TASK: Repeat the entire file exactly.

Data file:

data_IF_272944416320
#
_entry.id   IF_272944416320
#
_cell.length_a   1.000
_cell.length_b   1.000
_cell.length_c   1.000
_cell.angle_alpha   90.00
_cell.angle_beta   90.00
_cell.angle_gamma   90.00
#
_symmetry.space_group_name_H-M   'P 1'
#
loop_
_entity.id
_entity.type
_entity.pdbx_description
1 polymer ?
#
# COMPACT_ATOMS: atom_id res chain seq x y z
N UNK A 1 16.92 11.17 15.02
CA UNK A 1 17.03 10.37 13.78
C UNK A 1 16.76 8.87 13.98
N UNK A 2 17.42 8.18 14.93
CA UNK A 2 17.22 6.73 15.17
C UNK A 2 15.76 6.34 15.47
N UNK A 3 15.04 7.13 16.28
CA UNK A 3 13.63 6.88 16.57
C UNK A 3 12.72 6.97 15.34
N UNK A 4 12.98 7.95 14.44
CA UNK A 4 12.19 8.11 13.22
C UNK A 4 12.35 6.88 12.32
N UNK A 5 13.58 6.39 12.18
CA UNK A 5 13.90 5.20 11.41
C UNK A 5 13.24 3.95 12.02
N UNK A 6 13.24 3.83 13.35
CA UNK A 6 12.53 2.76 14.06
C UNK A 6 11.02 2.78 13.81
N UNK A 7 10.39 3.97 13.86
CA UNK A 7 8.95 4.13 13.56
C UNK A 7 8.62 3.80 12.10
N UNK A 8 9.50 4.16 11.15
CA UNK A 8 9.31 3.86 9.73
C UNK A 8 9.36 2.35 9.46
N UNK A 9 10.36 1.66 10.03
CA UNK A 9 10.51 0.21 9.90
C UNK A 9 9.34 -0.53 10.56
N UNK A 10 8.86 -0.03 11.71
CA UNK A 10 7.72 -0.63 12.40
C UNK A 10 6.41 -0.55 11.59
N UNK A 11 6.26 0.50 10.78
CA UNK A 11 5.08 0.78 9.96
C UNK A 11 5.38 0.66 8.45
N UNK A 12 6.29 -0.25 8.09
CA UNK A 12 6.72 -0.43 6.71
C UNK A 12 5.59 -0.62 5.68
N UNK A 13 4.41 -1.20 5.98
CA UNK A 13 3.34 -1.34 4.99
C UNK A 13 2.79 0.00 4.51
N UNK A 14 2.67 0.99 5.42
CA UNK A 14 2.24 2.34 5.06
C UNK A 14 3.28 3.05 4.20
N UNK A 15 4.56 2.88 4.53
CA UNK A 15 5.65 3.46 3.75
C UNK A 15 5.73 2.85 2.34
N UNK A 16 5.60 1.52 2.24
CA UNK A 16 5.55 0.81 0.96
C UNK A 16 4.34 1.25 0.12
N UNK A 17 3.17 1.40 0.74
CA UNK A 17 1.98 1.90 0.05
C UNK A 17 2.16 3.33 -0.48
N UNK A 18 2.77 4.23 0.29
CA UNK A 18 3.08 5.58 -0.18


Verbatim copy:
data_IF_272944416320
#
_entry.id   IF_272944416320
#
_cell.length_a   1.000
_cell.length_b   1.000
_cell.length_c   1.000
_cell.angle_alpha   90.00
_cell.angle_beta   90.00
_cell.angle_gamma   90.00
#
_symmetry.space_group_name_H-M   'P 1'
#
loop_
_entity.id
_entity.type
_entity.pdbx_description
1 polymer ?
#
# COMPACT_ATOMS: atom_id res chain seq x y z
N UNK A 1 16.92 11.17 15.02
CA UNK A 1 17.03 10.37 13.78
C UNK A 1 16.76 8.87 13.98
N UNK A 2 17.42 8.18 14.93
CA UNK A 2 17.22 6.73 15.17
C UNK A 2 15.76 6.34 15.47
N UNK A 3 15.04 7.13 16.28
CA UNK A 3 13.63 6.88 16.57
C UNK A 3 12.72 6.97 15.34
N UNK A 4 12.98 7.95 14.44
CA UNK A 4 12.19 8.11 13.22
C UNK A 4 12.35 6.88 12.32
N UNK A 5 13.58 6.39 12.18
CA UNK A 5 13.90 5.20 11.41
C UNK A 5 13.24 3.95 12.02
N UNK A 6 13.24 3.83 13.35
CA UNK A 6 12.53 2.76 14.06
C UNK A 6 11.02 2.78 13.81
N UNK A 7 10.39 3.97 13.86
CA UNK A 7 8.95 4.13 13.56
C UNK A 7 8.62 3.80 12.10
N UNK A 8 9.50 4.16 11.15
CA UNK A 8 9.31 3.86 9.73
C UNK A 8 9.36 2.35 9.46
N UNK A 9 10.36 1.66 10.03
CA UNK A 9 10.51 0.21 9.90
C UNK A 9 9.34 -0.53 10.56
N UNK A 10 8.86 -0.03 11.71
CA UNK A 10 7.72 -0.63 12.40
C UNK A 10 6.41 -0.55 11.59
N UNK A 11 6.26 0.50 10.78
CA UNK A 11 5.08 0.78 9.96
C UNK A 11 5.38 0.66 8.45
N UNK A 12 6.29 -0.25 8.09
CA UNK A 12 6.72 -0.43 6.71
C UNK A 12 5.59 -0.62 5.68
N UNK A 13 4.41 -1.20 5.98
CA UNK A 13 3.34 -1.34 4.99
C UNK A 13 2.79 0.00 4.51
N UNK A 14 2.67 0.99 5.42
CA UNK A 14 2.24 2.34 5.06
C UNK A 14 3.28 3.05 4.20
N UNK A 15 4.56 2.88 4.53
CA UNK A 15 5.65 3.46 3.75
C UNK A 15 5.73 2.85 2.34
N UNK A 16 5.60 1.52 2.24
CA UNK A 16 5.55 0.81 0.96
C UNK A 16 4.34 1.25 0.12
N UNK A 17 3.17 1.40 0.74
CA UNK A 17 1.98 1.90 0.05
C UNK A 17 2.16 3.33 -0.48
N UNK A 18 2.77 4.23 0.29
CA UNK A 18 3.08 5.58 -0.18